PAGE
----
A renowned student of film history and craftsmanship, director Martin Scorsese was eager to acknowledge his many collaborators, both present and in name only, for his new fantasy film, Hugo at a special event in Los Angeles on Nov. 5. Flanked by cinematographer Robert Richardson, composer Howard Shore, production designer Dante Ferretti, editor Thelma Schoonmaker, and visual effects supervisor Robert Legato, Scorsese described the making of this magical fairy tale, certainly a departure from his métier of personal projects. In fact, one would more likely associate such a project with a Robert Zemeckis, Peter Jackson or Steven Spielberg, with its fantastical themes, settings, and characters, save one important aspect: Hugo is rife in cinema history and celebrates the pioneering filmmakers of the earliest period in movies – a hallmark of any Scorsese interview or appearance.
Based on Brian Selznick’s book, The Invention of Hugo Cabret, Scorsese’s film, set in Paris in 1930, pays due homage to breakthrough French film artists including the Lumiere brothers, who pioneered the first moving pictures in 1895, and Georges Mélies, whose Trip to the Moon from 1902 is widely regarded as one of the first story-based films ever made and is still heralded as a sci-fi classic (the current incarnation of the Visual Effects Society incorporates an iconic image from the film in their logo). To reveal how Mélies becomes introduced into Hugo’s complex storyline would spoil just one of the film’s many surprises as its narrative unfolds in a clever manner creatively outlined in John Logan’s inventive screenplay.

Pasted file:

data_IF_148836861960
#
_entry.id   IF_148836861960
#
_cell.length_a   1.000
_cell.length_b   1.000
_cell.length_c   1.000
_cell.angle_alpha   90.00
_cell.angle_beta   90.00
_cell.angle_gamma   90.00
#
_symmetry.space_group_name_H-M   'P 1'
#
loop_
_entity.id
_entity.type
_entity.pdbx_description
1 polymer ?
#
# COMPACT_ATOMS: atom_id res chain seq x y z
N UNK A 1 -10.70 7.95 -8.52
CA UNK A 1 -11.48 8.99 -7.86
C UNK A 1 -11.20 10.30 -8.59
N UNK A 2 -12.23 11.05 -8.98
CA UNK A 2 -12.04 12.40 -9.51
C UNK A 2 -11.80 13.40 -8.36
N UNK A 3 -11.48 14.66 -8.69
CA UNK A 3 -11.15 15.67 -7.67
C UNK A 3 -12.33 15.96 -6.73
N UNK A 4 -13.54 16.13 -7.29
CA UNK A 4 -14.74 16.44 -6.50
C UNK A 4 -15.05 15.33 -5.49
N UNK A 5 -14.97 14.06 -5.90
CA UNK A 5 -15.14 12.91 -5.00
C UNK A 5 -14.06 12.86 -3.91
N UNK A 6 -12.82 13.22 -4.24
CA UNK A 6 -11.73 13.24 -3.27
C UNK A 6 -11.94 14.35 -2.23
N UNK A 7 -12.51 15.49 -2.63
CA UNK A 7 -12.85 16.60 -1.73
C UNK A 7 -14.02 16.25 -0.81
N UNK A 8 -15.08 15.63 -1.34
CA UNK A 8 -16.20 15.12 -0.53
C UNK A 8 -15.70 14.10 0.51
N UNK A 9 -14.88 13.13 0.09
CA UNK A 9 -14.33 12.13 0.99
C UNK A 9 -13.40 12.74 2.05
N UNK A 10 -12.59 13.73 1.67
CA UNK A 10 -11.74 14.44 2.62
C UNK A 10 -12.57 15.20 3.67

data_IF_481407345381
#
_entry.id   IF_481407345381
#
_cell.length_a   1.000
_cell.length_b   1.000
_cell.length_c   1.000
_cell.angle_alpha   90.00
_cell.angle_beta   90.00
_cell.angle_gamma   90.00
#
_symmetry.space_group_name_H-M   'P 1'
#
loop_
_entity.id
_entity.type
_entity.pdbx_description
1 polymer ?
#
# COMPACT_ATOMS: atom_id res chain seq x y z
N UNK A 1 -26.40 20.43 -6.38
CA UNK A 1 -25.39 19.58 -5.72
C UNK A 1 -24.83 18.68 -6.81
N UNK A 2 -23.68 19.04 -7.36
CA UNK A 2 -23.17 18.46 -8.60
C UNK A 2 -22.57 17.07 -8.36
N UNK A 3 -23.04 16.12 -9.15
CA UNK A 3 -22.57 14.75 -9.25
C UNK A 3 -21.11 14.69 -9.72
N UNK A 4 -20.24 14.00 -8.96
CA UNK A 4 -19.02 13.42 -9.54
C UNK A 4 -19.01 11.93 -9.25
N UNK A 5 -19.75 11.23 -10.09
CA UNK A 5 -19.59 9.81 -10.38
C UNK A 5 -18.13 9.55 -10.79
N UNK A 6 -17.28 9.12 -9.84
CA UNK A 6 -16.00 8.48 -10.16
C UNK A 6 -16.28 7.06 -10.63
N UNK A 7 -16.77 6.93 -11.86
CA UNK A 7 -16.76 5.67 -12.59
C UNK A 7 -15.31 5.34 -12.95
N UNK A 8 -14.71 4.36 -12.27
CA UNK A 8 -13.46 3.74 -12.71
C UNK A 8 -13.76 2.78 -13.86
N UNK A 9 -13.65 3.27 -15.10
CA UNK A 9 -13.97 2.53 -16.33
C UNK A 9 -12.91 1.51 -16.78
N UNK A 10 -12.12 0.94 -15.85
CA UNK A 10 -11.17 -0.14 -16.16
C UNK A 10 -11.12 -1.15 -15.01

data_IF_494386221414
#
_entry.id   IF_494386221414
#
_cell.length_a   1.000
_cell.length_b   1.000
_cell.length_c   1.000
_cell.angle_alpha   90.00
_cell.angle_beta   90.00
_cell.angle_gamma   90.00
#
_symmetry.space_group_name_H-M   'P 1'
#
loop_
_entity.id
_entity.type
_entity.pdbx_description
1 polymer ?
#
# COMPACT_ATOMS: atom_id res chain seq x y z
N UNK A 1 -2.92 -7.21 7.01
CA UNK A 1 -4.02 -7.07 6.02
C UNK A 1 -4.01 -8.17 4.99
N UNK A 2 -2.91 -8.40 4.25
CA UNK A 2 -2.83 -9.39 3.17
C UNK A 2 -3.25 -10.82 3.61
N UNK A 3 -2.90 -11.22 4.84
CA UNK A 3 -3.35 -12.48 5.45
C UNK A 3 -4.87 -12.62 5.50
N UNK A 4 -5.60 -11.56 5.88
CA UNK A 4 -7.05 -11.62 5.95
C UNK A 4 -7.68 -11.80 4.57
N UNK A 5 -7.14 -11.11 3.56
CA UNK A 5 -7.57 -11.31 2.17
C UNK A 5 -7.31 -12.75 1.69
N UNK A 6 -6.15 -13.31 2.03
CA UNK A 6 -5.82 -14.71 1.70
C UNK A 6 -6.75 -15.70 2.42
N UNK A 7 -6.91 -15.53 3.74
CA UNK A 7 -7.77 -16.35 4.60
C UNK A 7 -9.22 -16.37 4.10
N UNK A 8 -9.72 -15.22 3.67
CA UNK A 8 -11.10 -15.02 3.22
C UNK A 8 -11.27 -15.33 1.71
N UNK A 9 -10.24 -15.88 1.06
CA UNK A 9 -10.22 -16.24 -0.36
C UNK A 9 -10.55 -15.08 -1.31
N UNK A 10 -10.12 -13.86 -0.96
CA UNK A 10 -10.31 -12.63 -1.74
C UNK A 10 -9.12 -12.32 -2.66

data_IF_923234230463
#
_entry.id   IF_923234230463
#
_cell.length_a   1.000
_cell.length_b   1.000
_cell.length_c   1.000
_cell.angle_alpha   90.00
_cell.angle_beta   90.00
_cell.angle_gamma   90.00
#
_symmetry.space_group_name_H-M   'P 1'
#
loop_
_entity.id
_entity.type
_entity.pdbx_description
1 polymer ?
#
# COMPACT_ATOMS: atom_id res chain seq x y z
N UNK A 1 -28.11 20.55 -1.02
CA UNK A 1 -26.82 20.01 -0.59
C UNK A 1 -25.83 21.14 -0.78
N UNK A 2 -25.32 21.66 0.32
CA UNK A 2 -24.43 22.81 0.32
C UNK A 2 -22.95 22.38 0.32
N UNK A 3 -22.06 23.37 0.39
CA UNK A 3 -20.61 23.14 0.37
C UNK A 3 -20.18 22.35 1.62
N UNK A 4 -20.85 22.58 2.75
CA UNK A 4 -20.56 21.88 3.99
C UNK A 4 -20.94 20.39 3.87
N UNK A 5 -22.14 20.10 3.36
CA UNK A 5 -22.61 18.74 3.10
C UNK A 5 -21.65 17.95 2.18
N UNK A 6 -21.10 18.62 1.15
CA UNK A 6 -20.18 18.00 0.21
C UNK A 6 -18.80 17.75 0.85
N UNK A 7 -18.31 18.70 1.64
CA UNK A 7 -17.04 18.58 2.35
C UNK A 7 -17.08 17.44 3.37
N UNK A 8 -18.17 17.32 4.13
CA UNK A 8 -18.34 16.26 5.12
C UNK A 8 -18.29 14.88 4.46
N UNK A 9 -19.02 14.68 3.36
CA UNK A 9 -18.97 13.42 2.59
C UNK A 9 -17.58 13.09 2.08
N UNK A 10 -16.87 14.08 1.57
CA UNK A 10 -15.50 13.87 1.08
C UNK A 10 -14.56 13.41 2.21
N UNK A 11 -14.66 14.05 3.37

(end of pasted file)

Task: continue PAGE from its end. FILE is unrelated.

Surely Scorsese knew, that by lining up the aforementioned top talent in cinema today, he would be able to fully realize the potential of making a movie about movies themselves, and his efforts are on full display throughout the film. He explained how, well in advance of production, Legato would previsualize sequences from the script, then turn them over to Scorsese who would determine his necessary shots with Richardson and Ferretti. Five months of pre-production, Legato added, allowed the key team to fully flesh out all of the intricate shots that the production necessitated. Ferretti further detailed how he built the key train station set in three separate locations in England, each to accommodate different areas of the large set. Many of Scorsese and Ferretti’s points of reference included early French movies and photographs. In point, Scorsese, using his preference of elaborately introducing scenes in his films, offers a breathtaking opening pre-credit sequence where we meet the main character, Hugo Cabret (Asa Butterfield), as he winds his way through various passageways hidden across and over the bowels of the train station.